Golden Dawn Arkestra’s influence subscribes from the interplanetary jazz-funk of Sun Ra. The ensemble was large with over 10 people on the Modern stage, and it was a feast on the eyes as Golden Dawn Arkestra gave sensory overload. Masks, eccentric dancing, colorful attire, blowing out incense, and their sound being so full yet distinct. The lead singer even got out of the stage to run into the crowd to execute various pseudo mystical rituals alongside the psychedelic funk from his band mates. It’s strange that Austin would have this collective formed in this first place, but it was a welcomed idea by how guests were in sync under the spell of Sun Ra’s impact. (Tony Nguyen)

Golden Dawn Arkestra, photo by Kevin Barahona


Day transitioned to night during Slowdive’s elegant set. With colorful, psychedelic projection behind them, the band delivered a set that was nicely balanced between new and old songs, unified by their signature wall of sound. Vocalist and guitarist Rachel Goswell smiled warmly at photographers in the pit– the whole band looked completely comfortable on stage. Classics like “Crazy for You” and “Alison” put fans in an appreciative trance, and the new singles “Star Roving” and “Sugar for the Pill” sounded equally great. The release of their new album is just days away, and Slowdive proved with their performance that they are back in full force. (Savannah Sherer)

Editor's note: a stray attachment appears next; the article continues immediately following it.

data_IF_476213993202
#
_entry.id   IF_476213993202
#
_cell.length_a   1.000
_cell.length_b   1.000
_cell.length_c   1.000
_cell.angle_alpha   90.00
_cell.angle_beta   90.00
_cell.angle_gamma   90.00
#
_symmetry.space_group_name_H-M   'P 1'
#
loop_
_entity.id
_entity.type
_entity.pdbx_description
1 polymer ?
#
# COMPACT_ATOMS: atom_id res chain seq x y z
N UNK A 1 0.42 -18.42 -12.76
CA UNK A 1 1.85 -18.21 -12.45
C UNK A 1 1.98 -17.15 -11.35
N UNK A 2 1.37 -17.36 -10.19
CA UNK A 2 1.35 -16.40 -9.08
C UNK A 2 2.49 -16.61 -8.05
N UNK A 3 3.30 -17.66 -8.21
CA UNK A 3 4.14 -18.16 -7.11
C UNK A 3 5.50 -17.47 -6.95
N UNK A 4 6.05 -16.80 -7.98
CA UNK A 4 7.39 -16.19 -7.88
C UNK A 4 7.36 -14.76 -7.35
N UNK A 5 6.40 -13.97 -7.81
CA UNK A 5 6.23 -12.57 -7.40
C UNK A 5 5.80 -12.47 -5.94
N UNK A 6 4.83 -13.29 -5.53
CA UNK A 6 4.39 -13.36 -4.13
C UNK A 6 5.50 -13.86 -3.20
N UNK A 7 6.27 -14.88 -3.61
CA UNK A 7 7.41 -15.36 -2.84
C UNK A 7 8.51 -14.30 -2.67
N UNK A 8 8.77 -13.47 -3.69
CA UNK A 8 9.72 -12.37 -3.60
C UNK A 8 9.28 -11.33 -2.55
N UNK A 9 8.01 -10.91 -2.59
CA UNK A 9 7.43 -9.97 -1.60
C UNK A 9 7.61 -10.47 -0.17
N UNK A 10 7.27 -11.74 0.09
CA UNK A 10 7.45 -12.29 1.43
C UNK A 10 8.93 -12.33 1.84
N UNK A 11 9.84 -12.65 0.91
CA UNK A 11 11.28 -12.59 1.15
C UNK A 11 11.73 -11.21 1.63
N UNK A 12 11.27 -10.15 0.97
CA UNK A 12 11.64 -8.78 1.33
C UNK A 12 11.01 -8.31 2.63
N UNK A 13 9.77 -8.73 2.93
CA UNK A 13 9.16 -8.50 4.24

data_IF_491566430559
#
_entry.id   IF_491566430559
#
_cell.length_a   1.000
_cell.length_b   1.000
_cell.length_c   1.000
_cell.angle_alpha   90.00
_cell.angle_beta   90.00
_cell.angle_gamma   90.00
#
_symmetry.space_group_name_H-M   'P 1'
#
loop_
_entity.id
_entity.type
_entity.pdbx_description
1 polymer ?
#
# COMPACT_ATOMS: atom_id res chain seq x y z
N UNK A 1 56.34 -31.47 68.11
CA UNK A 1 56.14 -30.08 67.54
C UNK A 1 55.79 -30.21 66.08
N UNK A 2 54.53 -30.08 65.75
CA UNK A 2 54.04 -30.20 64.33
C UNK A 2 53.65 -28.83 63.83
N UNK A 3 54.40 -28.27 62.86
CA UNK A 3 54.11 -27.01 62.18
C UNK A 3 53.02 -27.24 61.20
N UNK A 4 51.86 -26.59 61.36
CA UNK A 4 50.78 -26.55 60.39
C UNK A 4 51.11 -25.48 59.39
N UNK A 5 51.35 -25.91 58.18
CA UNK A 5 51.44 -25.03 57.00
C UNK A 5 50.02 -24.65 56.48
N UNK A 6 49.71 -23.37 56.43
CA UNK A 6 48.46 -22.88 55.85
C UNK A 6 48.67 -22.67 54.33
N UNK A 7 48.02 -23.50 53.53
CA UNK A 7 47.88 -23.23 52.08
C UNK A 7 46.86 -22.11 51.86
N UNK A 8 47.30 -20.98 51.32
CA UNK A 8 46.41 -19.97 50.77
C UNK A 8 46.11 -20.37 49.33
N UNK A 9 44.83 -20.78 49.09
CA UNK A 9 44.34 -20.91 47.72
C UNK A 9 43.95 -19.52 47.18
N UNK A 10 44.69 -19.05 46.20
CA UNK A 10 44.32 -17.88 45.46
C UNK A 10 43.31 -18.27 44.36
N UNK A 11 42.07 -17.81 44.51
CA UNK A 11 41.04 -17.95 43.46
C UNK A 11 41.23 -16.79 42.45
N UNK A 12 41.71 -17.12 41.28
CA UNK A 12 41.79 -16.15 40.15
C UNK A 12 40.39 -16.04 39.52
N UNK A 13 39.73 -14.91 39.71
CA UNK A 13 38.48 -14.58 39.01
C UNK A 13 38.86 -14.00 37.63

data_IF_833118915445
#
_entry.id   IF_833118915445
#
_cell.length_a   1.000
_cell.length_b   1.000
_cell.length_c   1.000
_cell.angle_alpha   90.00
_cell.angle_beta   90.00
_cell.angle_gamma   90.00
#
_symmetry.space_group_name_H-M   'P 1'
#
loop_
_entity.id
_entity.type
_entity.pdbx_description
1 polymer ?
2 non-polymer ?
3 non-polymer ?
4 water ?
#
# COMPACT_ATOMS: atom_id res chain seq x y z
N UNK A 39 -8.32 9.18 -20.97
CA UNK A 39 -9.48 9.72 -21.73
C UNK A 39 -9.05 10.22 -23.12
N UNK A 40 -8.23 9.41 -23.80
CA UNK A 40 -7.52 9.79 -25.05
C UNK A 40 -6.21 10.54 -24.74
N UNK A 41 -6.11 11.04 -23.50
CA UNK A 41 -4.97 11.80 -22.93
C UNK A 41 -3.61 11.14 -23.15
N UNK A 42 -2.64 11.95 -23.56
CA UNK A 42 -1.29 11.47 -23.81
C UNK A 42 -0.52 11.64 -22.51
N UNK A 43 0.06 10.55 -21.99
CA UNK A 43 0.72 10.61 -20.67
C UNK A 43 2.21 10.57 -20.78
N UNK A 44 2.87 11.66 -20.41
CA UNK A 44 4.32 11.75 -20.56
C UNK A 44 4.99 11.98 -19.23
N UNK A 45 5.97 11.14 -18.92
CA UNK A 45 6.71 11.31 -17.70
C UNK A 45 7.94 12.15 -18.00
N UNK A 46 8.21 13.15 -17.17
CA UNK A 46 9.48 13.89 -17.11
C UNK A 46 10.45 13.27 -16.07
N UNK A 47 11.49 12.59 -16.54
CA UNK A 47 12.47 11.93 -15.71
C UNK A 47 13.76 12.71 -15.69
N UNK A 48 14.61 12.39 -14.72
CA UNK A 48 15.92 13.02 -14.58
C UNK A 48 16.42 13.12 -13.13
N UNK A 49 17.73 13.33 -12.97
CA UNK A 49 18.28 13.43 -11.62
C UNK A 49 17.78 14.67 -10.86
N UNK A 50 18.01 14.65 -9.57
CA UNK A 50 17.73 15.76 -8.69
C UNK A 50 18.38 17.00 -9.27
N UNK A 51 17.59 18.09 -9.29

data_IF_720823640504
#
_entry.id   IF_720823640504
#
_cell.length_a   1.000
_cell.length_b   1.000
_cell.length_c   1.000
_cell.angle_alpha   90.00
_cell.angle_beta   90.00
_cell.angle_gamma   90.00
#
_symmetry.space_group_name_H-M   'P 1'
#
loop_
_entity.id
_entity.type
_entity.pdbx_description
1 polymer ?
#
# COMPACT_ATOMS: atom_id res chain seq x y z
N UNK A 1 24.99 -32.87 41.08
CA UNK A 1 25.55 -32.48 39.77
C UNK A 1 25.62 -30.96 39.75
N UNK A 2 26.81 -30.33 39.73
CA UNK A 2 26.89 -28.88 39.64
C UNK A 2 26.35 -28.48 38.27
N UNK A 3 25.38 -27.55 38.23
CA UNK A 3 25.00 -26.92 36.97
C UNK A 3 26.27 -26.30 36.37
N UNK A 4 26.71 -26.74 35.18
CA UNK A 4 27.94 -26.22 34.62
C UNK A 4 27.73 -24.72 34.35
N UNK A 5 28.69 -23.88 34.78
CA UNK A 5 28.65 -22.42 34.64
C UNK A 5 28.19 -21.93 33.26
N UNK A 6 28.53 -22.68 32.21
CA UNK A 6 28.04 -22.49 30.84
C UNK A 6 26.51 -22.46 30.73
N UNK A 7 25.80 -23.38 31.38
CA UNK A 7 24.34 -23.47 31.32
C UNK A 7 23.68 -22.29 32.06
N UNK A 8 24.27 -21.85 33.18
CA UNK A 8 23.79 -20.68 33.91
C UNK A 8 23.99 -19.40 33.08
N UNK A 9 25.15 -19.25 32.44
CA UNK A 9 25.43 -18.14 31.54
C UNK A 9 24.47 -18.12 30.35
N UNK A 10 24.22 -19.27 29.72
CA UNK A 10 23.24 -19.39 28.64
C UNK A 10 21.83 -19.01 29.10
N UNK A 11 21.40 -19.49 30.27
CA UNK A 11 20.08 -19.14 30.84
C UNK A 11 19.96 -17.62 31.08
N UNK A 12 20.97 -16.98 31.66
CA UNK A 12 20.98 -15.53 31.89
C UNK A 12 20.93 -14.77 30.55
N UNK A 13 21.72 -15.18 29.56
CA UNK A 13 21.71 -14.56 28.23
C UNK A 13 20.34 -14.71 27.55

Slowdive, gif by Savannah Sherer

Dengue Fever

Dengue Fever offered a cultural mash-up, beyond the obscure Cambodian pop you can hear psychedelia, laid back western guitars, the lounge groove of Ethiopian soul and Bollywood soundtracks. All six members balanced each other out in harmonies and grooves with their own unique flairs of comedic bits and playful musicianship. Crowd favorite “Tiger Phone Card” enticed the audience with catchy strings and percussion. So while Dengue Fever is heavily influence by 60s Cambodian rock, their performance showcased how much they stand out with other bands that get labeled with the blanket term “world music”. Their successful hybrid of a multitude of various sounds spanning different genres generate a refreshing take on global sensibility. (Tony Nguyen)
Dengue Fever, photo by Kevin Barahona

Purity Ring

As always, Purity Ring’s stage setup was dazzling. Strings of lights hung in rows across the stage, framing instrumentalist Corrin Roddick’s crystal-encompassed podium. Vocalist Megan James made use of the entirety of the stage, dancing back and forth between the front edge and the forest of hanging lights. The crystals that Roddick stood behind were not only lights, but MIDI instruments as well, and lit up as he hit them with drumsticks. James’ pitch-perfect singing floated atop Roddick’s instrumentation that was surprisingly heavy in the low end. The crowd packed in but didn’t dance as much as expected, instead opting to relax and take in the magical sights and sounds of Purity Ring. (Savannah Sherer)